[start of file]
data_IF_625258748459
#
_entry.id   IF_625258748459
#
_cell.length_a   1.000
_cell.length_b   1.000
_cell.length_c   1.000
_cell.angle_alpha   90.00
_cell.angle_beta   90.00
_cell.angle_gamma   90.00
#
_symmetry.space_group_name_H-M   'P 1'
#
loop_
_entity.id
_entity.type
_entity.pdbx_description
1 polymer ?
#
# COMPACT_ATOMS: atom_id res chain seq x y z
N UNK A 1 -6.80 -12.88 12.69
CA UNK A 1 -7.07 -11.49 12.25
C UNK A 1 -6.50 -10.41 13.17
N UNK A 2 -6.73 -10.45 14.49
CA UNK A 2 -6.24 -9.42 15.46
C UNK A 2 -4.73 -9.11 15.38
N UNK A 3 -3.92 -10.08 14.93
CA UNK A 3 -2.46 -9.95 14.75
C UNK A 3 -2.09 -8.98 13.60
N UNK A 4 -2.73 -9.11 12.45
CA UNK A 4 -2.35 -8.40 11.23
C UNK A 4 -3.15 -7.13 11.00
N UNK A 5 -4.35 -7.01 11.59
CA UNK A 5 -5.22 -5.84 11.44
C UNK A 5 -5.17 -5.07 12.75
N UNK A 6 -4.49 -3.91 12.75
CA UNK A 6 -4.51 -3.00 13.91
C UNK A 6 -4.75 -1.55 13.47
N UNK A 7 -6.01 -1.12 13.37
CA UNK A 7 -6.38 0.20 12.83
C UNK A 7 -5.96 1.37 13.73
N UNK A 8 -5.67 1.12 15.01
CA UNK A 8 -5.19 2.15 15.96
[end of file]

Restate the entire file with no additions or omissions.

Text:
data_IF_625258748459
#
_entry.id   IF_625258748459
#
_cell.length_a   1.000
_cell.length_b   1.000
_cell.length_c   1.000
_cell.angle_alpha   90.00
_cell.angle_beta   90.00
_cell.angle_gamma   90.00
#
_symmetry.space_group_name_H-M   'P 1'
#
loop_
_entity.id
_entity.type
_entity.pdbx_description
1 polymer ?
#
# COMPACT_ATOMS: atom_id res chain seq x y z
N UNK A 1 -6.80 -12.88 12.69
CA UNK A 1 -7.07 -11.49 12.25
C UNK A 1 -6.50 -10.41 13.17
N UNK A 2 -6.73 -10.45 14.49
CA UNK A 2 -6.24 -9.42 15.46
C UNK A 2 -4.73 -9.11 15.38
N UNK A 3 -3.92 -10.08 14.93
CA UNK A 3 -2.46 -9.95 14.75
C UNK A 3 -2.09 -8.98 13.60
N UNK A 4 -2.73 -9.11 12.45
CA UNK A 4 -2.35 -8.40 11.23
C UNK A 4 -3.15 -7.13 11.00
N UNK A 5 -4.35 -7.01 11.59
CA UNK A 5 -5.22 -5.84 11.44
C UNK A 5 -5.17 -5.07 12.75
N UNK A 6 -4.49 -3.91 12.75
CA UNK A 6 -4.51 -3.00 13.91
C UNK A 6 -4.75 -1.55 13.47
N UNK A 7 -6.01 -1.12 13.37
CA UNK A 7 -6.38 0.20 12.83
C UNK A 7 -5.96 1.37 13.73
N UNK A 8 -5.67 1.12 15.01
CA UNK A 8 -5.19 2.15 15.96